Fitting In at the Club
Images of health clubs as the exclusive domain of the young and the fit turn most people off. In reality,Â the best clubs can provide a supportive environment for the not-yet-fit.
“I feel like I’m being judged.” “I can’t bench press that muchÂ weight; I don’t want to embarrass myself by lifting next to thoseÂ guys.” Often, the anxiety of being seen at a health club keepsÂ those who need a fitness regimen the most from using one.
It’s hard to blame anyone who’s not in the best shape of theirÂ lives for being apprehensive about joining a health club, especially when these health clubs are selling a “finished product” image.Â Most health club advertisements feature stock images of ultra-fitÂ models or celebrities; they never seem to feature real people fromÂ the communities who the clubs serve. Let’s face it; in the (815),Â there are a lot more soft midsections than hard bodies. And evenÂ with dedicated exercise, most of us will never reach the ideal thatÂ these clubs are selling.
Health clubs can be supportive environments for the overweightÂ and obese, say numerous fitness experts and psychologists.Â Depending upon the club, most members are there to get throughÂ their workouts and work on living a healthier lifestyle, not to judgeÂ others. Still, the perception of the health club as an unsupportive,Â even humiliating, environment persists. Nationally, the best clubsÂ work incredibly hard to dispel these myths. Locally, it’s at the coreÂ of what FitMe Wellness is about.
“It’s one of the biggest barriers I deal with in working with newÂ clients,” says Karla Johnson, a certified wellness coach at FitMeÂ Wellness in Rockford. “There’s a sense of terror and shame projected into the gym, much of which is transferred from school-ageÂ gym class experiences,” such as ruthless teasing and flashbacksÂ to feeling like a failure on the Presidential Fitness Test.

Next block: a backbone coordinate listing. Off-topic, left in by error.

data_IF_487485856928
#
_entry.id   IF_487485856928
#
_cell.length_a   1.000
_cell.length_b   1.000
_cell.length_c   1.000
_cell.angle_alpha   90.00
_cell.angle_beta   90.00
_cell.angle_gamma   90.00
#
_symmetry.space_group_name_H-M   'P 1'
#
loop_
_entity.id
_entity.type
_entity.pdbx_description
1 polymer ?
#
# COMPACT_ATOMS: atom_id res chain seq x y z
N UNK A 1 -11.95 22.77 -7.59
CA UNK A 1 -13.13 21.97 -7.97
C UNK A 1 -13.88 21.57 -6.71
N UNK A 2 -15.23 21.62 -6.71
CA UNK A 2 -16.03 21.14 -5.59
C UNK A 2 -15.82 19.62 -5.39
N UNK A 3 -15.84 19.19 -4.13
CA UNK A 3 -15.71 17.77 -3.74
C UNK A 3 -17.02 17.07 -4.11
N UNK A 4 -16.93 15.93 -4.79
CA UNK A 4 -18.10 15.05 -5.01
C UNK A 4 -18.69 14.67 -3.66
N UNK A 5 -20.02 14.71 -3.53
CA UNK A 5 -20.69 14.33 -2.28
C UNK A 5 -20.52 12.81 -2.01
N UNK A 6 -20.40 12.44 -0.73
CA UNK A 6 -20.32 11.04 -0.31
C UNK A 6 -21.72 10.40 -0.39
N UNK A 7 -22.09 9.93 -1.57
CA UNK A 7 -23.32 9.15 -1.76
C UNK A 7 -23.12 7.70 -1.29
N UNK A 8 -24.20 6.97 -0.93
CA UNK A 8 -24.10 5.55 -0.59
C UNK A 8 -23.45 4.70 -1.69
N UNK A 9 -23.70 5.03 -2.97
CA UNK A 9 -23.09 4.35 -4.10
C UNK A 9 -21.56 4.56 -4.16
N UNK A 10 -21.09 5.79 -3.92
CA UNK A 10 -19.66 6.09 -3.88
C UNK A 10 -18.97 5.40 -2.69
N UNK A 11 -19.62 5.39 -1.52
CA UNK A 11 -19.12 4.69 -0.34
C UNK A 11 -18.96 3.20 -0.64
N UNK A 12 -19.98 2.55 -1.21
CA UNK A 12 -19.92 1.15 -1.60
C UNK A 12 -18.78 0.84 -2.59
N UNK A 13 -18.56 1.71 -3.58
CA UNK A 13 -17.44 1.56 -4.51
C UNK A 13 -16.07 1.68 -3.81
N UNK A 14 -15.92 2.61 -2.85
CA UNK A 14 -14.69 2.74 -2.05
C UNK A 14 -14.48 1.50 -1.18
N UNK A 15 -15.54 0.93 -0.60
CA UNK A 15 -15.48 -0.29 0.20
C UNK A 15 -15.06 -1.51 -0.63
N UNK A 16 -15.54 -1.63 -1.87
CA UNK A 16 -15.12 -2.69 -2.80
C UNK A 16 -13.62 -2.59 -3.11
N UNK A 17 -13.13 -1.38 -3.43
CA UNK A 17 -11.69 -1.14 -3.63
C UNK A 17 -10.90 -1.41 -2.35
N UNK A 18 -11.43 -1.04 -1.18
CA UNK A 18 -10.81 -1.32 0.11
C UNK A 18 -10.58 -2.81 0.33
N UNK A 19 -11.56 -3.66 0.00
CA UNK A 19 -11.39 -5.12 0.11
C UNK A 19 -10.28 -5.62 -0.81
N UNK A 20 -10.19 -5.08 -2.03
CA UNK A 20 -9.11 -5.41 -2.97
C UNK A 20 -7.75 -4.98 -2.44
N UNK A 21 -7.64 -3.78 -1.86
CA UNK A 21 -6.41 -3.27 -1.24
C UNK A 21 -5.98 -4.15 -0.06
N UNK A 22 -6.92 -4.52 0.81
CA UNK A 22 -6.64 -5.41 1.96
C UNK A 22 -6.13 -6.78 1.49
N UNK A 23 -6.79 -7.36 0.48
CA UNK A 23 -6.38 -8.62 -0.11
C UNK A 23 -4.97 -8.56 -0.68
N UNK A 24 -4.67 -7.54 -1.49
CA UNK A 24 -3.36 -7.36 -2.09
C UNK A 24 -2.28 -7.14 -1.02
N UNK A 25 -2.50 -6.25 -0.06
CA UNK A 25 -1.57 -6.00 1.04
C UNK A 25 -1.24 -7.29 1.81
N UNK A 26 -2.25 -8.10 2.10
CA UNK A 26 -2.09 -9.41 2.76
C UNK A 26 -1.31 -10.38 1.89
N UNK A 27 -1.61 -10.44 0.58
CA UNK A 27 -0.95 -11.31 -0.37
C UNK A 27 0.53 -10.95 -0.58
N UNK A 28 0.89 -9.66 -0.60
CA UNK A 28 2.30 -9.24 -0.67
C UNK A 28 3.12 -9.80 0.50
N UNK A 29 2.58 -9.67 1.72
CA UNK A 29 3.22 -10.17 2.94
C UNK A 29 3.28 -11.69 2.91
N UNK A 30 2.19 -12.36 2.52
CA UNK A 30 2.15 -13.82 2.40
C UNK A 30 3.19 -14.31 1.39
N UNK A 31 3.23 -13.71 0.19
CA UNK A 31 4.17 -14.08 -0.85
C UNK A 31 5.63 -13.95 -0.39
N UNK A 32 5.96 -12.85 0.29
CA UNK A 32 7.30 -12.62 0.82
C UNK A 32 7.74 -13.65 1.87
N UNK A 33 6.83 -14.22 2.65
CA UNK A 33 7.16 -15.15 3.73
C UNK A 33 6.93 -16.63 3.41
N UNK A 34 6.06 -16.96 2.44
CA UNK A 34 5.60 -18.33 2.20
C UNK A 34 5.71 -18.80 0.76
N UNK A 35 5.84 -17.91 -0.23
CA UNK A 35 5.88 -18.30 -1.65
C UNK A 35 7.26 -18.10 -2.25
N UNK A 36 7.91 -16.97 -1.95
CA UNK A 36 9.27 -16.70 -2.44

The reality, Johnson says, is that most members who see an out-of-shape person in the gym have feelings of respect, admiration,Â and encouragement. Gyms in Rockford need to be especiallyÂ supportive. “The community as a whole is so unhealthy, that toÂ be in a club environment that is so wellness-conscious, there’s aÂ high value placed on anyone trying to get fit,” she says
“I have yet to overhear anyone being rude,” says Kim White, personal trainer at FitMe Wellness. “We’ve had a number of peopleÂ who have had significant weight loss. As they start to show aÂ change, other members will come up to them and say, ‘You’reÂ looking great.’ There’s a real sense of community here.”
Like many trainers at FitMe Wellness, Kim wasn’t a perfect specimen of fitness before she became a trainer. She says she neverÂ experienced any disrespectful behavior as she tried to get inÂ shape, though she understands that concern. “It depends on theÂ kind of environment the people at the gym are creating, includingÂ the people that work there and the members.”
Some gyms are more accommodating than others to an out-of-shape member’s plight. FitMe Wellness has small private studioÂ rooms for people who want a more secluded environment. AtÂ FitMe, the wellness coach has even taken a group exercise classÂ with a member, just to give them extra support and motivation.
“I think that someone who’s heavy often thinks about beingÂ stared at or judged, not just when they go into a health club, butÂ when they get on a plane or go into a grocery store,” says Greg,Â FitMe Wellness’ owner and founder. “But it really comes to a headÂ in this situation,” he adds, when the atmosphere can includeÂ ubiquitous mirrors and fitness clothing that shows parts of theÂ body people normally would keep covered.
Marketing bolsters the myth that gyms are the territory of theÂ young and the fit. Recognizing the rise in the rate of obesity in theÂ area, there is a concerted effort to try a different approach to wooÂ members. “The fitness industry created this environment whereÂ some people felt as if they had to lose weight before they wentÂ to the gym,” says Georgis. “But when you’re dealing with nearlyÂ 75% of the Rockford area being overweight or obese, we clearlyÂ need to show people that fitness is worth the investment in time,Â that it can be empowering, and that there is no judging involved.”